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Immaculate Misconceptions Immaculate Misconceptions Project

Immaculate Misconceptions – About the Songs

Image by Jeremy dePrisco

Immaculate Misconceptions consists of the following tracks:

1. Immaculate Misconceptions 1:51
2. Transition 0:45
3. Our Town 2:29
4. Hard Day Comin’ 3:16
5. Minor Organ 0:49
6. Usher Chant 2:14
7. Mother Taught Me 1:56
8. Tempest 6:13
9. Sister 2:46
10. Shadow Box 2:36
11. Chaos Factory 4:05
12. Incidental Madness 0:14
13. Chindra’s Lament 2:25
14. Questions That I Ask 3:12

During the writing process, I kept notes about how things were going. Here’s some highlights: 12/17/05 – I know what Steve is trying to say with this play, but I am forced to consider what I’ll be saying with the music for the play. Will it complement the play or stand on its own? 1/7/06 – My work has always addressed religious dogma in some way or another. However, I have questioned the clarity of this material from time to time. With this play, I was able to allow Steve’s play to speak for itself about the experiences and questionable occurrences of such an isolated religious education, while still adding some of my own observations.

3/4/06 – At some points the songs came to me like images – sometimes stills, at other times movies. 3/5/06 – Despite my initial interest in moving away from political-topical songs, I seemed to go headlong into such material. This was, thankfully, balanced by the amount of more ambiguous material inspired by my poetic interests (Sufi, Hafiz, Rumi, Yeats). Had my time been spent solely on political material, I think I would have grown discontent with this project…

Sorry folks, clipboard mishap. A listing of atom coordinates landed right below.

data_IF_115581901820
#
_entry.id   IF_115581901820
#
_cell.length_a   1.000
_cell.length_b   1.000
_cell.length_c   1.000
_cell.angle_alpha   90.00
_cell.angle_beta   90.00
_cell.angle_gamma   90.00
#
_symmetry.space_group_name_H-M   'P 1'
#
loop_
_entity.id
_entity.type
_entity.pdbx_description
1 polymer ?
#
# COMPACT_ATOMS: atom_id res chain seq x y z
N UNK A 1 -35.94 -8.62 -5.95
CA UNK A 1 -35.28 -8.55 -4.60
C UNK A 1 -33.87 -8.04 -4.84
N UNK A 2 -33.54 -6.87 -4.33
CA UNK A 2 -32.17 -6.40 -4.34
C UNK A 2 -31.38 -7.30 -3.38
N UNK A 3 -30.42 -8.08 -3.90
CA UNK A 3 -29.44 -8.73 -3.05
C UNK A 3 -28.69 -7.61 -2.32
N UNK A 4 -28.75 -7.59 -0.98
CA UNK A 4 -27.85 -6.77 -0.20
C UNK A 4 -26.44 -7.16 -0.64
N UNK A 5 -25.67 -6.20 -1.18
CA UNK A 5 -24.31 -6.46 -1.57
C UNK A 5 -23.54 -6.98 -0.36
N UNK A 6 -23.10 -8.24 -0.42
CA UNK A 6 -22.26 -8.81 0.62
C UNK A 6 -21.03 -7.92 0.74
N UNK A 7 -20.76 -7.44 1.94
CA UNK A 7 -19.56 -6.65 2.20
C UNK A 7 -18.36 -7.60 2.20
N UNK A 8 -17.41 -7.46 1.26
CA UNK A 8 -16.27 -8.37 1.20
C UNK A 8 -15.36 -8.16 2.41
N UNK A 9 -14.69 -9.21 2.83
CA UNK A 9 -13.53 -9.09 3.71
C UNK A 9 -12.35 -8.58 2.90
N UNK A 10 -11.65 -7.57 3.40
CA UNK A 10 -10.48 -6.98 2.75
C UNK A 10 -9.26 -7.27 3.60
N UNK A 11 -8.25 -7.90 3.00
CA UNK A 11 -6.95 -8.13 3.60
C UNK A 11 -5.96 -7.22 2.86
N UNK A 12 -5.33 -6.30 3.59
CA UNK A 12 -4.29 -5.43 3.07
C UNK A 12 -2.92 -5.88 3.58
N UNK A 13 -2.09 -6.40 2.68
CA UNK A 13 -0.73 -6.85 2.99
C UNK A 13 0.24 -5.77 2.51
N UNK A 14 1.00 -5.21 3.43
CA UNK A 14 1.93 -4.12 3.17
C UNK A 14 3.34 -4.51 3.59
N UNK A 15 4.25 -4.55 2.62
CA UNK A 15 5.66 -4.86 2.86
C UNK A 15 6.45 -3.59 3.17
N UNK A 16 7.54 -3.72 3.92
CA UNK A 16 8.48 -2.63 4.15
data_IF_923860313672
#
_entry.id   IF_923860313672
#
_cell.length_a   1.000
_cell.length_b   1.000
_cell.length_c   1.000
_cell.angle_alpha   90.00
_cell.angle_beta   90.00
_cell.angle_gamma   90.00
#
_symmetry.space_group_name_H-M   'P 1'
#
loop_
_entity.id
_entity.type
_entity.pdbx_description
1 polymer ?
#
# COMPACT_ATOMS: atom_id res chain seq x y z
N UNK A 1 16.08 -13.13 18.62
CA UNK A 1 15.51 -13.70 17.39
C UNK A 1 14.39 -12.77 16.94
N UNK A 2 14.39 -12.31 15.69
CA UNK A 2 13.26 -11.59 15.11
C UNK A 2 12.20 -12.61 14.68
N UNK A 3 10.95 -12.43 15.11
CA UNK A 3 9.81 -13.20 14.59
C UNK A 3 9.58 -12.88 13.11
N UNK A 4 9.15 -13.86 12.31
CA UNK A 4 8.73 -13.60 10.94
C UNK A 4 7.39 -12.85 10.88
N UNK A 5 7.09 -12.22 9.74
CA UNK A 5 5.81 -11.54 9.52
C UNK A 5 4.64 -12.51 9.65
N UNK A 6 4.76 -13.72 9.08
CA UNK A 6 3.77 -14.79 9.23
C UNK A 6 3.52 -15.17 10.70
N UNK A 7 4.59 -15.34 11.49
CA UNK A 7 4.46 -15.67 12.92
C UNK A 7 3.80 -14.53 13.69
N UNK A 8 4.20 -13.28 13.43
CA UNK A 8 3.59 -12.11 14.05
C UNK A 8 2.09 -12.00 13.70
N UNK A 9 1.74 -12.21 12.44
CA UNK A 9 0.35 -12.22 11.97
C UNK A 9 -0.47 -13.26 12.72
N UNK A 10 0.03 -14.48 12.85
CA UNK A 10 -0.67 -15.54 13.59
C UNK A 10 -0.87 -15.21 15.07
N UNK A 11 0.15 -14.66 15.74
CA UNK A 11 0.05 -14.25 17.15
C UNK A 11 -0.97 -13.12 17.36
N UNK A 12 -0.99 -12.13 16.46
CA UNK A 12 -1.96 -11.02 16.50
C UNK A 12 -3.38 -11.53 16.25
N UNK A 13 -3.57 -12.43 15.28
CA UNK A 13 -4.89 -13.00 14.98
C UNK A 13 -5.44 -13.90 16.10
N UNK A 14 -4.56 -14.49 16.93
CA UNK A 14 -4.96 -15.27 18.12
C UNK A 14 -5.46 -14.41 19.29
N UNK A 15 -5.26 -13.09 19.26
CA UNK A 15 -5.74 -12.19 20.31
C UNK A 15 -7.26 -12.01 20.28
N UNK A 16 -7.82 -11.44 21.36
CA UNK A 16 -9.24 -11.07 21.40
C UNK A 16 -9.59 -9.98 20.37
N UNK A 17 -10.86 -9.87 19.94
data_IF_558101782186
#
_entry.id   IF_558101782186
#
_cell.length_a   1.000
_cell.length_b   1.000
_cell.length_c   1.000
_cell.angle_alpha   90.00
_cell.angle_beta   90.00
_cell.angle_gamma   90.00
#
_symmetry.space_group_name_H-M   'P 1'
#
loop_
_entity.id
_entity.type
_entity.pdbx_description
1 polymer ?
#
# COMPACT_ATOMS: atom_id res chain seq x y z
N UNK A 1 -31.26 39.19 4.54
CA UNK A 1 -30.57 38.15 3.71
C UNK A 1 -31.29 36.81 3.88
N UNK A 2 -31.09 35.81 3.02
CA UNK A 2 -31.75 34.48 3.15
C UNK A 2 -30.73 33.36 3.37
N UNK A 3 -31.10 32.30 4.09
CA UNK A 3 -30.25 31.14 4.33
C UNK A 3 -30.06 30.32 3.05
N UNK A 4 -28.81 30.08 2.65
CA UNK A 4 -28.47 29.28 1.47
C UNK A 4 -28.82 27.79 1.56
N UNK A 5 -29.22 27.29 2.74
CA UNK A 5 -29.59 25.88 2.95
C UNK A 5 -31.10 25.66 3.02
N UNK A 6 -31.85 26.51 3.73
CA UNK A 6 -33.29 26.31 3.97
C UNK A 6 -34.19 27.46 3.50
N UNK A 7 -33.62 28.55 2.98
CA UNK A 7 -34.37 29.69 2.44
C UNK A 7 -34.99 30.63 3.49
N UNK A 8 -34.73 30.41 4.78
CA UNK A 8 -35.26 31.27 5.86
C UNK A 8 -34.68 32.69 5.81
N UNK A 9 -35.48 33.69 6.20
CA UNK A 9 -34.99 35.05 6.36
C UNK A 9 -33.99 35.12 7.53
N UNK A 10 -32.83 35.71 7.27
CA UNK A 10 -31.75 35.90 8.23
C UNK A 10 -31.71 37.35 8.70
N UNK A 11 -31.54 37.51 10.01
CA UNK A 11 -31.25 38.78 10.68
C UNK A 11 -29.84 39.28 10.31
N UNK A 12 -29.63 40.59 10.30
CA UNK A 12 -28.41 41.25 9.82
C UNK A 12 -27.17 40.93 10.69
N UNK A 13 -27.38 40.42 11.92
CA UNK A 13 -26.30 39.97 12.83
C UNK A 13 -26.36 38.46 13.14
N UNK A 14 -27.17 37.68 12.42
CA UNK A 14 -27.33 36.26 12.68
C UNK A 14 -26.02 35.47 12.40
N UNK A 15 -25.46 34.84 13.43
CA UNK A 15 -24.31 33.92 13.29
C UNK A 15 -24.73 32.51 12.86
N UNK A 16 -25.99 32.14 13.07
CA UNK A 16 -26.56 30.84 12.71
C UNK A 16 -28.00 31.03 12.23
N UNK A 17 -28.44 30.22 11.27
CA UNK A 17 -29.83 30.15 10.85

I’m grateful to Steve for asking me to be involved in this project. I still consider my music to be only a small part of the overall play, and while I am pleased with how it turned out, the experience up to the play is what I will treasure the most. The general approach was one of throwing stuff at the wall to see if it would stick. In some cases it didn’t. But in many cases it did. I could see my topical writing informed by my rhetorical studies and much more grounded than it used to be. I could also see more room for literary references where perhaps in the past they would seem forced.

Immaculate Misconceptions – This was based on a piece of instrumental music. Born out of the desire to have something somewhat catchy as a title theme, I added some simple lyrics and Steve made some suggestions. We toyed with the idea of bringing the theme back during the play, but this turned out to be a piece that I played only for pre-show.

Transition – During the writing process for the play, I ended up with a ton of small transition pieces that were either composed on the guitar (such as this one) or on the computer using MIDI instruments or loops.

Our Town – Attention! This song is *not* about Bloomsburg! It is, however, about a mix of potential towns such as York (Steve’s home town) and my childhood home town of Hazleton. Steve’s play addresses the race riots in York, and I see the same type of potential in Hazleton these days with the mayor’s hard-nosed approach to the new face of the city.

Hard Day Comin’ – Steve wanted something like a Bob Dylan song here. My friends know that I really don’t have a lot of Bob Dylan in me, and I usually try to separate myself from that genre nowadays. But it wasn’t too hard to come up with something. I just tried to come up with lyrics that had the same type of sentiment, and at the same time reflected my own view of current events. I’ve purposely left the lyrics open to interpretation, and there are several ways this song can be taken, none of which is exactly “correct”.

Minor Organ – Another transition piece with pipe organ and darbuka (not a loop, but a real drum). This is where I saw the song collection going in a darker direction, so I wanted to set the tone for that.